Intentional links and meaning

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Intentional adjacency meaning (Ebisu Garden Place, Tokyo)

Adjacency and change of meaning (Himeji, Japan)

Adjacent space changing in uncontrollable ways

A temporary place

What makes the "spatiality" or connectivity of a hypertext different from a suburb is that in the hypertext all connections are intentional. Links are made. There is no parallel to the chance juxtapositions and chance meaning effects that occur in physical space (and could occur in a large enough virtual space). So all hypertext connections take on intentional meaning and effects.

If I build a McDonald's next to a music store, I may have no intention that the relation between the two be meaningful. The site for my restaurant became available through causes that had nothing to do with the adjacent music store. However, though unintended, the association and contrast of the two will still be meaningful. Philosophers from Hobbes to Derrida have pointed out that there is no stopping the generation of meaning by contiguity. Such meaning effects may not have been specially intended, nor need they be taken as rhetorically or normatively important (unless the local store owner wants to use them in some way, perhaps for publicity). But the effects will be there nonetheless.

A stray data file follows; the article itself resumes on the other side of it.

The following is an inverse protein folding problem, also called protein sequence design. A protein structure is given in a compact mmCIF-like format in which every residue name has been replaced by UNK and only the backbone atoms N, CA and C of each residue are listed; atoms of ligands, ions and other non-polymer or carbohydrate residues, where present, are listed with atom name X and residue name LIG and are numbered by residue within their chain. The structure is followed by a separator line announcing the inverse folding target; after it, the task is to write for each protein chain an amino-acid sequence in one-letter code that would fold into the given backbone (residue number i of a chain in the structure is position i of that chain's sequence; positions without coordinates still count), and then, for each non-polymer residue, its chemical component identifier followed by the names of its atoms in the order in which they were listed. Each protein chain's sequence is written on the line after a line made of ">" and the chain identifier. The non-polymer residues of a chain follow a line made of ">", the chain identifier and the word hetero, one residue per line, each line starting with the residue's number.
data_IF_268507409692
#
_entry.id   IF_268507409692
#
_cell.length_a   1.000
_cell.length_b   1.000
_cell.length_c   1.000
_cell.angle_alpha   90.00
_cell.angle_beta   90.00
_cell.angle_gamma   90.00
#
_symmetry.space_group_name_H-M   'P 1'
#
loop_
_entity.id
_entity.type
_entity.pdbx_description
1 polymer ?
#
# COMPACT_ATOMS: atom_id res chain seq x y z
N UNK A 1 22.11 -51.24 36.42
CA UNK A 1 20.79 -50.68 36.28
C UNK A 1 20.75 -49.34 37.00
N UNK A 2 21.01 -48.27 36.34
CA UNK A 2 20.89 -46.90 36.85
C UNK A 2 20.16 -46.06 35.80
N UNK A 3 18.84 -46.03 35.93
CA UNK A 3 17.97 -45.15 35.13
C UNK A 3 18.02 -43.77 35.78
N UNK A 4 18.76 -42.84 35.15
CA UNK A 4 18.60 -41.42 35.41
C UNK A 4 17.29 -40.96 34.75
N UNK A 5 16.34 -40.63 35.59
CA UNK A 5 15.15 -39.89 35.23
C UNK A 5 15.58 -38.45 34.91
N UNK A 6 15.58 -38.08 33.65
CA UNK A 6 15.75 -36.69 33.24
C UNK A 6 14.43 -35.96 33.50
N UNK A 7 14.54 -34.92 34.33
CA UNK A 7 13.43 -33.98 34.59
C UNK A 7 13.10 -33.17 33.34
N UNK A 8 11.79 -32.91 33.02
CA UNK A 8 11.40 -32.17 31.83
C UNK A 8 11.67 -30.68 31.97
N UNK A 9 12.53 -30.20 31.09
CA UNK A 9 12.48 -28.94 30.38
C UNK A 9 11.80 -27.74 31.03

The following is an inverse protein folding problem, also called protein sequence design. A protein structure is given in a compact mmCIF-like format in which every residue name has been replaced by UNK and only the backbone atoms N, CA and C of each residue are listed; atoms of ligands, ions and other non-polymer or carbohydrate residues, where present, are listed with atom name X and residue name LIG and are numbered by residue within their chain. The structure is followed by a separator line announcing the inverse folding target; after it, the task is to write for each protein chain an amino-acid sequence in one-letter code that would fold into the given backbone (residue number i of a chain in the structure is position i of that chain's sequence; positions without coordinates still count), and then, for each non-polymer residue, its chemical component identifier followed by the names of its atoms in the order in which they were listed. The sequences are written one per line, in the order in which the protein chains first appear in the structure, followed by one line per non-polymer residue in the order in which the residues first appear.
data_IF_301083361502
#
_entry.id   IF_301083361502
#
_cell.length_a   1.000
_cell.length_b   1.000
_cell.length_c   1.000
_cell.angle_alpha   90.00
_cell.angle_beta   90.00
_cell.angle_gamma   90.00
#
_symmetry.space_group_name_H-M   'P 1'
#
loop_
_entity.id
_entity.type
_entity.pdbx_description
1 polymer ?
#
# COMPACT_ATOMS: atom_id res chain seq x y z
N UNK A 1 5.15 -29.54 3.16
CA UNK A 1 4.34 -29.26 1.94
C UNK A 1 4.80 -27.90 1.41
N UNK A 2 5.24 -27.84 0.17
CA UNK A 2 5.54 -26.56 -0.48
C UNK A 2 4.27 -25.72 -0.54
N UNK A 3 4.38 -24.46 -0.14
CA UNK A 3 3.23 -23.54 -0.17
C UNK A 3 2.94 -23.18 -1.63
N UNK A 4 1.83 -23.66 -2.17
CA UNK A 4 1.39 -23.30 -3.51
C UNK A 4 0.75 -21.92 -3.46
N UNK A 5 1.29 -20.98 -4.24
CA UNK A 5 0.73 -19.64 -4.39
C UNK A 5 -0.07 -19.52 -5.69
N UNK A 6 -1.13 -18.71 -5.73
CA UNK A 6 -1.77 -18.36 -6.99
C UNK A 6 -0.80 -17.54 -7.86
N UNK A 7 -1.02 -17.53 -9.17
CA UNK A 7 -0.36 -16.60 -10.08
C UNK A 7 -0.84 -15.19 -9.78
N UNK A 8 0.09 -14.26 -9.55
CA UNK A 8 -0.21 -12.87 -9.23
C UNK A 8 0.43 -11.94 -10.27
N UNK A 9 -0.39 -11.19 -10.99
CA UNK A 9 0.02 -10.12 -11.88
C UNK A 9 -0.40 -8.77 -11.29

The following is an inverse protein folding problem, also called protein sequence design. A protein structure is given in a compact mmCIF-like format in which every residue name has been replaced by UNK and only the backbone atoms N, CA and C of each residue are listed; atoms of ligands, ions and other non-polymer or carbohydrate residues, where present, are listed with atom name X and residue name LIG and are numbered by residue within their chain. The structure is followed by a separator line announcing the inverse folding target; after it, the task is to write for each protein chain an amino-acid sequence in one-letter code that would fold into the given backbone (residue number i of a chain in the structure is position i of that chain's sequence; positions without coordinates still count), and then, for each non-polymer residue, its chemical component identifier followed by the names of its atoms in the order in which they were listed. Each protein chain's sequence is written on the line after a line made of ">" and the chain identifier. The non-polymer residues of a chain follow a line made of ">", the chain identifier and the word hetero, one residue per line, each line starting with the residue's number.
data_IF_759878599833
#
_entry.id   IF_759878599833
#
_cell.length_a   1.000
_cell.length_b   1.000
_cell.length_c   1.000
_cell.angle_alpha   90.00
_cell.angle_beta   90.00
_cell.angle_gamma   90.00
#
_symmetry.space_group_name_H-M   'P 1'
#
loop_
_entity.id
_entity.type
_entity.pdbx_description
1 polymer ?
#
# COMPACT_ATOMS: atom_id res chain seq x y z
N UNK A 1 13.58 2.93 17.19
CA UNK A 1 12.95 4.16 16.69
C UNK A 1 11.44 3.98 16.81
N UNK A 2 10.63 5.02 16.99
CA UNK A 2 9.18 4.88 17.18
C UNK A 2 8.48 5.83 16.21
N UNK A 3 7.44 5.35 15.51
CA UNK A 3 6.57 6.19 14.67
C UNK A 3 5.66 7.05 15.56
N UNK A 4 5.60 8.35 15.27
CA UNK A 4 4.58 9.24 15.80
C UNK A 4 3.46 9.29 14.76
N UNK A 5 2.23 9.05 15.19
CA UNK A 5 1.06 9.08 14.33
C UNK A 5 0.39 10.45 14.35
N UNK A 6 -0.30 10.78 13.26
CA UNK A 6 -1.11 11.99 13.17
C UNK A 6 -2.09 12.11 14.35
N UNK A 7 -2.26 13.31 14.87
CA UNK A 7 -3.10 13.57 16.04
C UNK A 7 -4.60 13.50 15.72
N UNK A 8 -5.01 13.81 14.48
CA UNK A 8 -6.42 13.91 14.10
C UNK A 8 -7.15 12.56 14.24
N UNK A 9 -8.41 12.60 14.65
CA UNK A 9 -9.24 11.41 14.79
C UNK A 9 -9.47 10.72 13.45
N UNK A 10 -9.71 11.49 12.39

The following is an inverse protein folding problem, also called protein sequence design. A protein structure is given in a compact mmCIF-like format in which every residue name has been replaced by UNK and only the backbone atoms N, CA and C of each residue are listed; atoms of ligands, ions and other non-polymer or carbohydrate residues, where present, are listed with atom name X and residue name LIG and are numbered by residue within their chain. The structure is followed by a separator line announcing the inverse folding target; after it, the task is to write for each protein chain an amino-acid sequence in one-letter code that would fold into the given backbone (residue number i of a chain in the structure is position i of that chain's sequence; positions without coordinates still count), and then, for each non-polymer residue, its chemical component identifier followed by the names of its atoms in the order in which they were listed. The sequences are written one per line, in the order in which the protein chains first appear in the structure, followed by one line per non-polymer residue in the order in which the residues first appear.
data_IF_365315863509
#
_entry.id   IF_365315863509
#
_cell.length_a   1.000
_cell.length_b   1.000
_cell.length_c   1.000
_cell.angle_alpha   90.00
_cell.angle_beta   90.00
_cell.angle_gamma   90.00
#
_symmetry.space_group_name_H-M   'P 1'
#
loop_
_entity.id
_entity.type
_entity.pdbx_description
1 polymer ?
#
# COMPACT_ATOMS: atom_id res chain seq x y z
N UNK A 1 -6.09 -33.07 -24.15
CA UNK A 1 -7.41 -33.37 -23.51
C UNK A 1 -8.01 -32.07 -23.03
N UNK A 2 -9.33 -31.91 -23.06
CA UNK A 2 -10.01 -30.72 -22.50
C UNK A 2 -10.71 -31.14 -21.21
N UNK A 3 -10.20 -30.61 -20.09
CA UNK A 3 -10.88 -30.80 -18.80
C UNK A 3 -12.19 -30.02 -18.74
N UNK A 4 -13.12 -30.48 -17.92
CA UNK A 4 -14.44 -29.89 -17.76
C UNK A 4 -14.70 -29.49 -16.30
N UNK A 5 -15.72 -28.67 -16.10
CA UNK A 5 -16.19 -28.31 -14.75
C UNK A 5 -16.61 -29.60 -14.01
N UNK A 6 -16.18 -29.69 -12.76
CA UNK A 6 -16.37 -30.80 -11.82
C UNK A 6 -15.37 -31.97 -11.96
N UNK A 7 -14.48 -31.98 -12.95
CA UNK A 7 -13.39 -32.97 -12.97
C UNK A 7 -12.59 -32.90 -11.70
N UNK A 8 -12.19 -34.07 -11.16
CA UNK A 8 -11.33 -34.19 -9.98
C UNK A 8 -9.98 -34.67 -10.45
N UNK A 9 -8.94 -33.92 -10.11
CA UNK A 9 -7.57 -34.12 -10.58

On the other hand, in a standard node-and-link hypertext, nothing is next to anything else until a link is created. There are no unavoidable and uncontrollable adjacencies such as occur in physical space.

Yet, even in a hypertext, we do have to distinguish between links that are intentional and which, though they have some meaning effects, had been made for other purposes, perhaps to ease navigation, from links that have particular rhetorical effects, and both of these need to be distingushed from links that are normatively important.

Suburbs are more like established texts with normatively prescribed readings. But our places are never totally set, for many reasons, including the fact that spatial possibilities exceed any link or normative structure. In addition, some contemporary places are becoming especially fluid, made on the fly, more like temporary work groups than the settled institutions.